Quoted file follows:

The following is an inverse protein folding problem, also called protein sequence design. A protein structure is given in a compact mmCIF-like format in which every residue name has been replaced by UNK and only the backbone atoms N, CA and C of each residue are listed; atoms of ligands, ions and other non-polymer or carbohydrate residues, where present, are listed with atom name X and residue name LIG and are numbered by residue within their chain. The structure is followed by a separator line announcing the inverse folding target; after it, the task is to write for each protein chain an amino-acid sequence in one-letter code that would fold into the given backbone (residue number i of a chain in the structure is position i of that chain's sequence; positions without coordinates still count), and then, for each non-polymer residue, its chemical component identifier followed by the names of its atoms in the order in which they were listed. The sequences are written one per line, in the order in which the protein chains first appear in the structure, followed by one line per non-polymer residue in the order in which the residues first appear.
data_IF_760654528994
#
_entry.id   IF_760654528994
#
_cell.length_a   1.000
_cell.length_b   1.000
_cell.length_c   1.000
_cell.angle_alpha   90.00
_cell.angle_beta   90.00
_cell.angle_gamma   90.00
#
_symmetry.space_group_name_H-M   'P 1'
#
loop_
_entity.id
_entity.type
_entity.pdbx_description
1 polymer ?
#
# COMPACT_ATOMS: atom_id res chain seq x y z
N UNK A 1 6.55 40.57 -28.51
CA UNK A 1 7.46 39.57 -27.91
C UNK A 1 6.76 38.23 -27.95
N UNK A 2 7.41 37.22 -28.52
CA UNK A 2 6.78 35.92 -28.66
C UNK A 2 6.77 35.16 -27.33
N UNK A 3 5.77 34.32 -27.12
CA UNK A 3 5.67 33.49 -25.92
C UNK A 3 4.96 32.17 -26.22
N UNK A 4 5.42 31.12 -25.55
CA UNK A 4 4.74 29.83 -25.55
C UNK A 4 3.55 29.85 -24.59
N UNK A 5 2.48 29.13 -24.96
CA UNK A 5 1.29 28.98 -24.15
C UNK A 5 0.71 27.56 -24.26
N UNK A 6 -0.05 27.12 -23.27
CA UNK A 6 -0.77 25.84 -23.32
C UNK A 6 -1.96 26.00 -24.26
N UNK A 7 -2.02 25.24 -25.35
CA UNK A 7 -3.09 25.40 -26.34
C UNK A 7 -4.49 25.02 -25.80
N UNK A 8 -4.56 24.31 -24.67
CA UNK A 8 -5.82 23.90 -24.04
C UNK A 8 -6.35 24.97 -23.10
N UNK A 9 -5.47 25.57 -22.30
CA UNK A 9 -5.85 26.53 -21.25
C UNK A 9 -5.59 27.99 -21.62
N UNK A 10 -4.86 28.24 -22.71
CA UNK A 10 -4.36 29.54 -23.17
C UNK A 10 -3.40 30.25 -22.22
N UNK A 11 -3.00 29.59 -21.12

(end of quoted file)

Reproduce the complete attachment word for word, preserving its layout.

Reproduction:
The following is an inverse protein folding problem, also called protein sequence design. A protein structure is given in a compact mmCIF-like format in which every residue name has been replaced by UNK and only the backbone atoms N, CA and C of each residue are listed; atoms of ligands, ions and other non-polymer or carbohydrate residues, where present, are listed with atom name X and residue name LIG and are numbered by residue within their chain. The structure is followed by a separator line announcing the inverse folding target; after it, the task is to write for each protein chain an amino-acid sequence in one-letter code that would fold into the given backbone (residue number i of a chain in the structure is position i of that chain's sequence; positions without coordinates still count), and then, for each non-polymer residue, its chemical component identifier followed by the names of its atoms in the order in which they were listed. The sequences are written one per line, in the order in which the protein chains first appear in the structure, followed by one line per non-polymer residue in the order in which the residues first appear.
data_IF_760654528994
#
_entry.id   IF_760654528994
#
_cell.length_a   1.000
_cell.length_b   1.000
_cell.length_c   1.000
_cell.angle_alpha   90.00
_cell.angle_beta   90.00
_cell.angle_gamma   90.00
#
_symmetry.space_group_name_H-M   'P 1'
#
loop_
_entity.id
_entity.type
_entity.pdbx_description
1 polymer ?
#
# COMPACT_ATOMS: atom_id res chain seq x y z
N UNK A 1 6.55 40.57 -28.51
CA UNK A 1 7.46 39.57 -27.91
C UNK A 1 6.76 38.23 -27.95
N UNK A 2 7.41 37.22 -28.52
CA UNK A 2 6.78 35.92 -28.66
C UNK A 2 6.77 35.16 -27.33
N UNK A 3 5.77 34.32 -27.12
CA UNK A 3 5.67 33.49 -25.92
C UNK A 3 4.96 32.17 -26.22
N UNK A 4 5.42 31.12 -25.55
CA UNK A 4 4.74 29.83 -25.55
C UNK A 4 3.55 29.85 -24.59
N UNK A 5 2.48 29.13 -24.96
CA UNK A 5 1.29 28.98 -24.15
C UNK A 5 0.71 27.56 -24.26
N UNK A 6 -0.05 27.12 -23.27
CA UNK A 6 -0.77 25.84 -23.32
C UNK A 6 -1.96 26.00 -24.26
N UNK A 7 -2.02 25.24 -25.35
CA UNK A 7 -3.09 25.40 -26.34
C UNK A 7 -4.49 25.02 -25.80
N UNK A 8 -4.56 24.31 -24.67
CA UNK A 8 -5.82 23.90 -24.04
C UNK A 8 -6.35 24.97 -23.10
N UNK A 9 -5.47 25.57 -22.30
CA UNK A 9 -5.85 26.53 -21.25
C UNK A 9 -5.59 27.99 -21.62
N UNK A 10 -4.86 28.24 -22.71
CA UNK A 10 -4.36 29.54 -23.17
C UNK A 10 -3.40 30.25 -22.22
N UNK A 11 -3.00 29.59 -21.12